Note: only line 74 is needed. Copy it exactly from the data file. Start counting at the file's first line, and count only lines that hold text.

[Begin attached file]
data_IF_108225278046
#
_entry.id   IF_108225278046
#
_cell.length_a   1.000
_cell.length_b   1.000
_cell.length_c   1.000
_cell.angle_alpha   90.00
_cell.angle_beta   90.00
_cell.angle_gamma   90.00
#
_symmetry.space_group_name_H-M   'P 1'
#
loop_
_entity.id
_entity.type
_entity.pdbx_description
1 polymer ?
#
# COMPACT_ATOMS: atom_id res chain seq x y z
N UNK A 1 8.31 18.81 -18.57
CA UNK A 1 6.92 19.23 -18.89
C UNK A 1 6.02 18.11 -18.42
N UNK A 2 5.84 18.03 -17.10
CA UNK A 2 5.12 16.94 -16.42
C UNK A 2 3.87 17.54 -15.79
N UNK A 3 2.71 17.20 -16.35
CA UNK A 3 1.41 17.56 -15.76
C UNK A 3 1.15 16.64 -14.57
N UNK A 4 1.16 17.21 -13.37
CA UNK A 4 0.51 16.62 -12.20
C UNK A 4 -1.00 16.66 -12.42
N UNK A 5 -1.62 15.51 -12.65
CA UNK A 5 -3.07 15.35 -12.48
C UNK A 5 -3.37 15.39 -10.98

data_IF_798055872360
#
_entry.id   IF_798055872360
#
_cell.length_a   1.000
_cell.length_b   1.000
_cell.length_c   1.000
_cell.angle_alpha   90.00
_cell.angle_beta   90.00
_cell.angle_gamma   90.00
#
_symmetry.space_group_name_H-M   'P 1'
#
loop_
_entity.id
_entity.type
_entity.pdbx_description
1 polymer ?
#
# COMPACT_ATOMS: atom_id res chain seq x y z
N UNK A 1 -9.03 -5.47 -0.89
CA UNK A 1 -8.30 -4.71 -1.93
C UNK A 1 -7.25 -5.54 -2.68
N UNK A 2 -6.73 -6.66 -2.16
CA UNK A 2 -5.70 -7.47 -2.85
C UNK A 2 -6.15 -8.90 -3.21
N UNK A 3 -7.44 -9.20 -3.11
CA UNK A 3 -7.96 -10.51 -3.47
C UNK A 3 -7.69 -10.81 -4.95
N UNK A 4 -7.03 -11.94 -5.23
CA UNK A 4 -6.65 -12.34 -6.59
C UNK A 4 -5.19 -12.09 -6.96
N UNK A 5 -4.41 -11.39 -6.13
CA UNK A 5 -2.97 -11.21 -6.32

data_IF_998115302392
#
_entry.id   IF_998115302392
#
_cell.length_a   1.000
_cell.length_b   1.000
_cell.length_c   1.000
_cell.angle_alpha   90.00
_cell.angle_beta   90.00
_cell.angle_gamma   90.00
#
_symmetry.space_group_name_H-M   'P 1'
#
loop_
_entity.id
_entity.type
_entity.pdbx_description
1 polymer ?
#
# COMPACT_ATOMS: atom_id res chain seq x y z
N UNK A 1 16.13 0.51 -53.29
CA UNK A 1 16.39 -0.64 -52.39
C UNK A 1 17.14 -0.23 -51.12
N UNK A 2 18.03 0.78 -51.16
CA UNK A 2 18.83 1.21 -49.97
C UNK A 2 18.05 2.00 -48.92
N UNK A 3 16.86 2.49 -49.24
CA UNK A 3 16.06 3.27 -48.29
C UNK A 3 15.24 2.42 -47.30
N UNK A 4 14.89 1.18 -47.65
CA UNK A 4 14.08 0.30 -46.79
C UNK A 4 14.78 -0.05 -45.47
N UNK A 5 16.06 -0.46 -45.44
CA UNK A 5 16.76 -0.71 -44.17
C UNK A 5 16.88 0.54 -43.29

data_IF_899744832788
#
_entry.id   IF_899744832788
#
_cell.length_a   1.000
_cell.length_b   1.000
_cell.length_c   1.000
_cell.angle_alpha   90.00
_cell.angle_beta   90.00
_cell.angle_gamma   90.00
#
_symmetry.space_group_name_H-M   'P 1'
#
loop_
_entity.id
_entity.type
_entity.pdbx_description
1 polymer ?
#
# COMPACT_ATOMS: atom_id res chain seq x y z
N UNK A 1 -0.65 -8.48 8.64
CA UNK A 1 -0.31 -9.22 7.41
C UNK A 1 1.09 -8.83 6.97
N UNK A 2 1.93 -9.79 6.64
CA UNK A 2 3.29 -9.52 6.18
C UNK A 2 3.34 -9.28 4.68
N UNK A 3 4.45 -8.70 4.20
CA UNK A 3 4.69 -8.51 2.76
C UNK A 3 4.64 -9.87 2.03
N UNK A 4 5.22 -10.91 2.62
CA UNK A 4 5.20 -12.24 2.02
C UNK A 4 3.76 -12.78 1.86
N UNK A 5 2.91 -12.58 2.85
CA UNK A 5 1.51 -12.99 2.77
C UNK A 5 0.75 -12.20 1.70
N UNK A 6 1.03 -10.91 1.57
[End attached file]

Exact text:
_cell.length_a   1.000